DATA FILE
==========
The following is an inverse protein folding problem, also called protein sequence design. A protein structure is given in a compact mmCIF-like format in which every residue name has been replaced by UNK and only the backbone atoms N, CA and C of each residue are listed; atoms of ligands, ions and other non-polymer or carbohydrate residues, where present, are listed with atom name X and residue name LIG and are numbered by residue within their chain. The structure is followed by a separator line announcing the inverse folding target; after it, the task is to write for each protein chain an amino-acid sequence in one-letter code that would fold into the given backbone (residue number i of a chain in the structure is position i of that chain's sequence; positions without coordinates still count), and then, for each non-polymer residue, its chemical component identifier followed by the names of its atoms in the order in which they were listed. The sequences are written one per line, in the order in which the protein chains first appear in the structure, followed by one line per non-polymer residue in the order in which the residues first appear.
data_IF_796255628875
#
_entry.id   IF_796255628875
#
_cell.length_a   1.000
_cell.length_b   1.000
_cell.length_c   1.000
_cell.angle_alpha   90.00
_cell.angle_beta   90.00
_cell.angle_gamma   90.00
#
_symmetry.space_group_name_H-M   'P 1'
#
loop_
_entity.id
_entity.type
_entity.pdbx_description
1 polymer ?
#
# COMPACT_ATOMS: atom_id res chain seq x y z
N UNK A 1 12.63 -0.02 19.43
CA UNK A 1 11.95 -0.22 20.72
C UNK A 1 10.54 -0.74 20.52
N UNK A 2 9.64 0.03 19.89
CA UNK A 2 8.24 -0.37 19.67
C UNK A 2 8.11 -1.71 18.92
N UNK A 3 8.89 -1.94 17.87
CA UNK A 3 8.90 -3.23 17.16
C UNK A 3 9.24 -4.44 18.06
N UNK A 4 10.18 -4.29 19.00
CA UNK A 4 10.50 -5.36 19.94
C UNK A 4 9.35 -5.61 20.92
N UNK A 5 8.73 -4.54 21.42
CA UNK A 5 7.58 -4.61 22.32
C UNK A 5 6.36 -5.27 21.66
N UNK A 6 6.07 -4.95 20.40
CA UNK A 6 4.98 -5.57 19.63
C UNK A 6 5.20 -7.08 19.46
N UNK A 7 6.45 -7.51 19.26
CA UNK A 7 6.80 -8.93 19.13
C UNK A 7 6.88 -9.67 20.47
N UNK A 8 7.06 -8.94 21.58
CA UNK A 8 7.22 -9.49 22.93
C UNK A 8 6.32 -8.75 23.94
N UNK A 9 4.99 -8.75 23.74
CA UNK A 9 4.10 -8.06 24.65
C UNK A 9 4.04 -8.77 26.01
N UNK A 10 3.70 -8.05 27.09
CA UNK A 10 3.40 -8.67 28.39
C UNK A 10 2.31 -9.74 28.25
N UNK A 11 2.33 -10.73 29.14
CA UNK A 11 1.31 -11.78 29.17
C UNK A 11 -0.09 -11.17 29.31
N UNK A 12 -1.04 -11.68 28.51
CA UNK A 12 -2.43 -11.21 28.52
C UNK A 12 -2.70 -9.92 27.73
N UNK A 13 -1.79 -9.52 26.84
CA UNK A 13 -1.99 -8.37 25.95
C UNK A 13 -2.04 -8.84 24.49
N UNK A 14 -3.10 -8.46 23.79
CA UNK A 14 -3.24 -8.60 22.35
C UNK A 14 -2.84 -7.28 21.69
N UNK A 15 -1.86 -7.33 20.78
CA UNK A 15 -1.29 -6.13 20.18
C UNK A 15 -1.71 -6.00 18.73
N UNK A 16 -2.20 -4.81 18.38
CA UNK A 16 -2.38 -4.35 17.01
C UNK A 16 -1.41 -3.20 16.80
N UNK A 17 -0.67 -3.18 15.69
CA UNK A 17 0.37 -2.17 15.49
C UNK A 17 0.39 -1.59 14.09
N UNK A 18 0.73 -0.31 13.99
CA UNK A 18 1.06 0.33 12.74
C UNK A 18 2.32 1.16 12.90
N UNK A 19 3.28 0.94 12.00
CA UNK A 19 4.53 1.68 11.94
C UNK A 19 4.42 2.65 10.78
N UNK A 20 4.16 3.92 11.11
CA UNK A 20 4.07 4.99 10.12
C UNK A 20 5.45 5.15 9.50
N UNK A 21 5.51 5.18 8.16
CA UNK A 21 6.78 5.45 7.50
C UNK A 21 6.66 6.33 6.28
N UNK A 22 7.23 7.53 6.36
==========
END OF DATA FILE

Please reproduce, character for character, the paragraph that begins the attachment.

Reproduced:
The following is an inverse protein folding problem, also called protein sequence design. A protein structure is given in a compact mmCIF-like format in which every residue name has been replaced by UNK and only the backbone atoms N, CA and C of each residue are listed; atoms of ligands, ions and other non-polymer or carbohydrate residues, where present, are listed with atom name X and residue name LIG and are numbered by residue within their chain. The structure is followed by a separator line announcing the inverse folding target; after it, the task is to write for each protein chain an amino-acid sequence in one-letter code that would fold into the given backbone (residue number i of a chain in the structure is position i of that chain's sequence; positions without coordinates still count), and then, for each non-polymer residue, its chemical component identifier followed by the names of its atoms in the order in which they were listed. The sequences are written one per line, in the order in which the protein chains first appear in the structure, followed by one line per non-polymer residue in the order in which the residues first appear.